The secret: Find the problem behind the problem…
Most markets we’re familiar with solve a very superficial problem. Healthy cooking oil: buy olive oil.
But behind that, there’s other problems. Problems with the current industry. Problems with the current product quality. Problems with the standards of quality.
And that’s before you go deep.
If you look at the Dilts Logical Levels, a lot of the standard problems that are solved are on the level of environment, behavior, and capability. These are relatively superficial problems to solve.
But if you go deeper, you get into solving problems such as values and beliefs conflicts, or identity mismatches.
So, for example, if you consider yourself a foodie and you buy pretty good olive oil, but you discover that there are better options in fresh-pressed, you may upgrade to Gary B’s club just to have the best.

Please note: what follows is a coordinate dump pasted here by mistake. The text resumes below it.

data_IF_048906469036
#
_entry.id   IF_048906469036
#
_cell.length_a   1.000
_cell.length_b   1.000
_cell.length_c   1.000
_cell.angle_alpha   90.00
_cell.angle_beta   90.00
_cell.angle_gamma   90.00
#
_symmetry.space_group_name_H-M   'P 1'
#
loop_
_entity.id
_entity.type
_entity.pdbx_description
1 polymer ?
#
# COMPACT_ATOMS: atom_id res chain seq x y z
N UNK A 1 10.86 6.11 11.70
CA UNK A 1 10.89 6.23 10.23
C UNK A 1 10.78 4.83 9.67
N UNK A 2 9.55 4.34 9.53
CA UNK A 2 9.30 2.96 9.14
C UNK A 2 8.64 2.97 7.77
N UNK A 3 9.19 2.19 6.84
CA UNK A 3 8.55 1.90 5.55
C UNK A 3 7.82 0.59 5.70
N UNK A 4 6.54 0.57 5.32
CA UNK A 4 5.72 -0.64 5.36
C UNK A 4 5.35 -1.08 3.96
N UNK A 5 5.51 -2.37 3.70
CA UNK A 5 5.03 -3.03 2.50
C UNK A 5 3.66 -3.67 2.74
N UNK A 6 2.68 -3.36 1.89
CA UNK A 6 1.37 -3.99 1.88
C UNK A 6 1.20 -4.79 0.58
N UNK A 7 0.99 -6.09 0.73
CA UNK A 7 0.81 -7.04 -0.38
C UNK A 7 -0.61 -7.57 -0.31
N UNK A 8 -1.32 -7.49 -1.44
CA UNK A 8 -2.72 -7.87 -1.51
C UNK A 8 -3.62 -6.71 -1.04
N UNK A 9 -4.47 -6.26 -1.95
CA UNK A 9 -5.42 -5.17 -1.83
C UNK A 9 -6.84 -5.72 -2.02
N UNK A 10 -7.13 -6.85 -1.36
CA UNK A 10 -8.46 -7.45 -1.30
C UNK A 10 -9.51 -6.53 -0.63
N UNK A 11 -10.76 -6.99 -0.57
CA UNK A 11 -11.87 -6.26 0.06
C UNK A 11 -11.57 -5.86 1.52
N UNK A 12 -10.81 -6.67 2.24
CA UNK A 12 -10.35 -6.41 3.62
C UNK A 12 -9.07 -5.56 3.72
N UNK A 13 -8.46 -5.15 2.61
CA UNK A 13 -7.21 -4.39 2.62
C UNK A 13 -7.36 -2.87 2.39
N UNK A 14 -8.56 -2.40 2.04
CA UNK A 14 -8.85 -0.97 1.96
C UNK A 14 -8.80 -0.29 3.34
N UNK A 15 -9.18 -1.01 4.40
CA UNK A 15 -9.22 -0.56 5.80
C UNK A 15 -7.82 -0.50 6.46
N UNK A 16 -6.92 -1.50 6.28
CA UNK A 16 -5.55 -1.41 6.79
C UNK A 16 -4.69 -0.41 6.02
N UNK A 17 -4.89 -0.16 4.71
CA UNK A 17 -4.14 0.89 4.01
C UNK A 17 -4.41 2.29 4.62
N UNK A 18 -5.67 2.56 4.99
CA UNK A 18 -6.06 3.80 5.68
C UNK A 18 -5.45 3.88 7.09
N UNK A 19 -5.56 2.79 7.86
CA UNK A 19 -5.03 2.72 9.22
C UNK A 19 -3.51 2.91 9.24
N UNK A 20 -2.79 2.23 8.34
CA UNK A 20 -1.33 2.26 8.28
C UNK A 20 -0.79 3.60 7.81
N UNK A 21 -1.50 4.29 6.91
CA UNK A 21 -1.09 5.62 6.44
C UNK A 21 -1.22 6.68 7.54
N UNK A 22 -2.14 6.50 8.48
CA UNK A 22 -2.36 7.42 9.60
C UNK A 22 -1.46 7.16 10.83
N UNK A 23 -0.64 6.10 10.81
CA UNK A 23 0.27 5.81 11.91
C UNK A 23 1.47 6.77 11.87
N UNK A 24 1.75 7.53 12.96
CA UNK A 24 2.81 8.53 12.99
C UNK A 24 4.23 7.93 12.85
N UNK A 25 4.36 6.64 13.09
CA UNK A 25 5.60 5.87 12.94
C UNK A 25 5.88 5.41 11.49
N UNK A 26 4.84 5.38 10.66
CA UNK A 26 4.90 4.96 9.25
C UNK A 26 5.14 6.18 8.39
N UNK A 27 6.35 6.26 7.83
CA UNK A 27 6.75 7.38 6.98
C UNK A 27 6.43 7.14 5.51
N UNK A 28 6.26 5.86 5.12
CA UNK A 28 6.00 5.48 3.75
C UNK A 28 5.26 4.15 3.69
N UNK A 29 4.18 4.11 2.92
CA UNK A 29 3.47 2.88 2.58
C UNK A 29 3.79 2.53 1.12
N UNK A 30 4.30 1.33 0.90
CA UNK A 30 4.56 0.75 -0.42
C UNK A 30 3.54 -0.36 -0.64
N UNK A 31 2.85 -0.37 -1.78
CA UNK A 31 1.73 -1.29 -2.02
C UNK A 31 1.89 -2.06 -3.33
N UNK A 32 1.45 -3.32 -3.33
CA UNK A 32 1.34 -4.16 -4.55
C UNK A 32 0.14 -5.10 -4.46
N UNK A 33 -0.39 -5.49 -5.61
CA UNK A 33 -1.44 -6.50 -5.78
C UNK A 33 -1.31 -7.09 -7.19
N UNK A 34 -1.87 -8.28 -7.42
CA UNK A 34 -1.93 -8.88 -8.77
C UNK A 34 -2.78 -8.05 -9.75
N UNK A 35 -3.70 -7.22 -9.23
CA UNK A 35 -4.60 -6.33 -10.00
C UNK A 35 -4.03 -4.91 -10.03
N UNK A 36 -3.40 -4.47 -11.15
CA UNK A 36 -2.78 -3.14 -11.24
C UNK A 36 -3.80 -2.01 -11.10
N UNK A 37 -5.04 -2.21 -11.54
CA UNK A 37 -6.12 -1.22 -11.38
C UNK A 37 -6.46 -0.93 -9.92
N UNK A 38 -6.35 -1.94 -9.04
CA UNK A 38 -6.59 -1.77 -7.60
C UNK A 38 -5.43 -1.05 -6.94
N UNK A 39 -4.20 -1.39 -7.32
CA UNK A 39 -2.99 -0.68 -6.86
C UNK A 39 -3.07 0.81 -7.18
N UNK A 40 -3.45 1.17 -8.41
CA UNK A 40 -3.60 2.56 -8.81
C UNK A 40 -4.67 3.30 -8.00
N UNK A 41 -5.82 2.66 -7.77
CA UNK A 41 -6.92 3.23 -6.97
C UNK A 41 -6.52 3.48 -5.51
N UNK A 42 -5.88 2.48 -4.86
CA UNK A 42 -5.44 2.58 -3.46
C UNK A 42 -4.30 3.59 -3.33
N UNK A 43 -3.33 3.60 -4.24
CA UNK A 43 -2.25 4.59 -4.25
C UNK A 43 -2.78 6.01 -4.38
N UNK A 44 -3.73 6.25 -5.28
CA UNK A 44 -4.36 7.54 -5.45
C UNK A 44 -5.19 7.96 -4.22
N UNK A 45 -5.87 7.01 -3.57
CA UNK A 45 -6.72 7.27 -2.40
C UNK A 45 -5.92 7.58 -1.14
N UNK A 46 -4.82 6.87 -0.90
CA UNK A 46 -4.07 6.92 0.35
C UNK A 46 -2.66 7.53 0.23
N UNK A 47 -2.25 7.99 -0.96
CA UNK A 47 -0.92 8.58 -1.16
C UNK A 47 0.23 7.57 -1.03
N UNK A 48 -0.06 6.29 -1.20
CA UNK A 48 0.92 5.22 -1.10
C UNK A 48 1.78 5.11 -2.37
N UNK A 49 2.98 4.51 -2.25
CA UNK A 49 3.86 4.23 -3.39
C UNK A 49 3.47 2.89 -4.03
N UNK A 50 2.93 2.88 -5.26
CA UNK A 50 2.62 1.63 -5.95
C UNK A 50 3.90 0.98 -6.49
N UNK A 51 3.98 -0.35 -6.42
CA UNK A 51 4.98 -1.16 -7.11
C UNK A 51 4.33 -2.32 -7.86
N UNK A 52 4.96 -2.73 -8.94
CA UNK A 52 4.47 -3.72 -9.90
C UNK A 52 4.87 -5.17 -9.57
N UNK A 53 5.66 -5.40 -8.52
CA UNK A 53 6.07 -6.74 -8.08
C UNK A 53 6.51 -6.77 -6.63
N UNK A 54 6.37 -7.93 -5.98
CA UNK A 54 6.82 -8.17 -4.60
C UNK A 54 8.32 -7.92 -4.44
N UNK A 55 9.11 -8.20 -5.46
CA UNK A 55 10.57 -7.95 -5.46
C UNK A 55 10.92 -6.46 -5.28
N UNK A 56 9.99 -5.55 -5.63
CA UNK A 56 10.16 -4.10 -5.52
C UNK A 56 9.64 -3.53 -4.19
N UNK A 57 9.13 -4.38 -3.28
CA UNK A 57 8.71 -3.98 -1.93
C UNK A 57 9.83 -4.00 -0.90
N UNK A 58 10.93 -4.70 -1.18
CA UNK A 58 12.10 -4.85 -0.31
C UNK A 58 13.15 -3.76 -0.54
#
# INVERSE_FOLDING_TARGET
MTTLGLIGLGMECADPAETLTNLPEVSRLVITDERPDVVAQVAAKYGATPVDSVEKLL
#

Or if you’re someone who cares about the bags you use and value quality that can literally last a lifetime, you’ll pay more for a Saddleback.
In these cases, the personality and story matter more than ever.
One last example. There had been other attempts at hybrid and electric cars before the Prius became the category’s first breakthrough. They didn’t work. Why? A lot of reasons — not the least of which is that Toyota made the Prius affectionately, distinctively ugly (like the VW bug before it). While all other “eco” cars tried to blend in, the Prius stood out. Which led to eco-conscious buyers paying its premium price in droves, so they could be seen for their values, beliefs, and sense of eco-identity.
This conversation could go on for days, but it’s time to hit publish!
Yours for bigger breakthroughs,